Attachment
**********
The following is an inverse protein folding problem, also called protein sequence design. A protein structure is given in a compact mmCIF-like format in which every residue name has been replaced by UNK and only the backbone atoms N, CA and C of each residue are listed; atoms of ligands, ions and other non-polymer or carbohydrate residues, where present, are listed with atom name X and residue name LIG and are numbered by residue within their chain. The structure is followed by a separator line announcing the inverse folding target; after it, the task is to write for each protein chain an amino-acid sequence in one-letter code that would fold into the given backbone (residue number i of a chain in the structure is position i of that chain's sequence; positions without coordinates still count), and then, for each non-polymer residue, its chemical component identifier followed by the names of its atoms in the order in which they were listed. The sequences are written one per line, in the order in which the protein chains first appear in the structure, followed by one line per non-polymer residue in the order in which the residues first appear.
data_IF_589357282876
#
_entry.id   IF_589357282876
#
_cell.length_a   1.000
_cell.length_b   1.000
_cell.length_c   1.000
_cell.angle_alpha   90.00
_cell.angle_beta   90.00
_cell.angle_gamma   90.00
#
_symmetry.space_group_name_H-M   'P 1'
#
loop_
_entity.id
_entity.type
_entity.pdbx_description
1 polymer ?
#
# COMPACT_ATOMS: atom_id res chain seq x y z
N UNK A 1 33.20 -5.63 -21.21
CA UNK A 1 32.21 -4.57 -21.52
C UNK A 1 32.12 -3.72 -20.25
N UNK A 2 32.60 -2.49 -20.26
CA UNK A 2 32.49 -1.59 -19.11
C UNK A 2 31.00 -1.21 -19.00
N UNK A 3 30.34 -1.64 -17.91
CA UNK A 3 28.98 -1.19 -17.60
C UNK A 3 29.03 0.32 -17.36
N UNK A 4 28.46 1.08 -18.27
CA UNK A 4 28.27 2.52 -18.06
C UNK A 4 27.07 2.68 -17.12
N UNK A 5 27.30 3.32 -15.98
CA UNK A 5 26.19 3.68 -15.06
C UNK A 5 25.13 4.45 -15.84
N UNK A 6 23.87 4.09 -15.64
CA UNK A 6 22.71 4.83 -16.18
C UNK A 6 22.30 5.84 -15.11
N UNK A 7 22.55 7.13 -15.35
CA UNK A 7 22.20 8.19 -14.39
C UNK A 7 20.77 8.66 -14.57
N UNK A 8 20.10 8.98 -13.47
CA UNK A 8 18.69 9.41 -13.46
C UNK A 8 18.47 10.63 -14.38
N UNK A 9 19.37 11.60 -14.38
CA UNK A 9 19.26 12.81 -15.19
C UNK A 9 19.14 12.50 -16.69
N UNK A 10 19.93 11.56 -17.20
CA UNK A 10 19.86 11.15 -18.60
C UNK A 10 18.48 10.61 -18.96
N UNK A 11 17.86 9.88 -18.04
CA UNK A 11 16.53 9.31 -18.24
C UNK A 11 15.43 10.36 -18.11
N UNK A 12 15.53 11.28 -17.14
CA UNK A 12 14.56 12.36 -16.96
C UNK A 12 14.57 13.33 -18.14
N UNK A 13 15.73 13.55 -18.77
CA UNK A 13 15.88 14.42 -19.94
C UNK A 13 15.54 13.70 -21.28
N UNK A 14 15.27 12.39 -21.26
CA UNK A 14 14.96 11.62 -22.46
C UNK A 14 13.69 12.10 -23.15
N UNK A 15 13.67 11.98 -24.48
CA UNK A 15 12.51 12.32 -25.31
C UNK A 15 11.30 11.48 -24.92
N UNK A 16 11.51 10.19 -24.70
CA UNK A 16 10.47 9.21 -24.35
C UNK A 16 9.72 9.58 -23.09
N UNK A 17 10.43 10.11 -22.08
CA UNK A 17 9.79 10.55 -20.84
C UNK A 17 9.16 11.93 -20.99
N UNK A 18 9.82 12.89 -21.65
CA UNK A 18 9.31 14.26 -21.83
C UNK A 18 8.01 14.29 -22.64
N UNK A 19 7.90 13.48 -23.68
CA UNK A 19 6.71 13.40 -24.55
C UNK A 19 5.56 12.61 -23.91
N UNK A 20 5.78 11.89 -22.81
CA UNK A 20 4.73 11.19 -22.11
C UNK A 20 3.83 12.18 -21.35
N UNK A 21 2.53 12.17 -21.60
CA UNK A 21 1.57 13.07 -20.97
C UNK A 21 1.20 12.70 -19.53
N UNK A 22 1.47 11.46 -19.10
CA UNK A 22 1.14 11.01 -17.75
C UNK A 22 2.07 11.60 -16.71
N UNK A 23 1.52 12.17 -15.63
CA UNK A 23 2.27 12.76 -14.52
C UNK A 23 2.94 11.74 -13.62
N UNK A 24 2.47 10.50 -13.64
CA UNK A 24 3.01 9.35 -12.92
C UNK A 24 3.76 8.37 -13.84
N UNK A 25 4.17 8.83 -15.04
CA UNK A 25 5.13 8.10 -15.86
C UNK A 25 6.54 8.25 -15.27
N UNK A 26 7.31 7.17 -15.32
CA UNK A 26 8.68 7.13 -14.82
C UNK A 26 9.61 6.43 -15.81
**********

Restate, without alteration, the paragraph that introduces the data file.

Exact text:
The following is an inverse protein folding problem, also called protein sequence design. A protein structure is given in a compact mmCIF-like format in which every residue name has been replaced by UNK and only the backbone atoms N, CA and C of each residue are listed; atoms of ligands, ions and other non-polymer or carbohydrate residues, where present, are listed with atom name X and residue name LIG and are numbered by residue within their chain. The structure is followed by a separator line announcing the inverse folding target; after it, the task is to write for each protein chain an amino-acid sequence in one-letter code that would fold into the given backbone (residue number i of a chain in the structure is position i of that chain's sequence; positions without coordinates still count), and then, for each non-polymer residue, its chemical component identifier followed by the names of its atoms in the order in which they were listed. The sequences are written one per line, in the order in which the protein chains first appear in the structure, followed by one line per non-polymer residue in the order in which the residues first appear.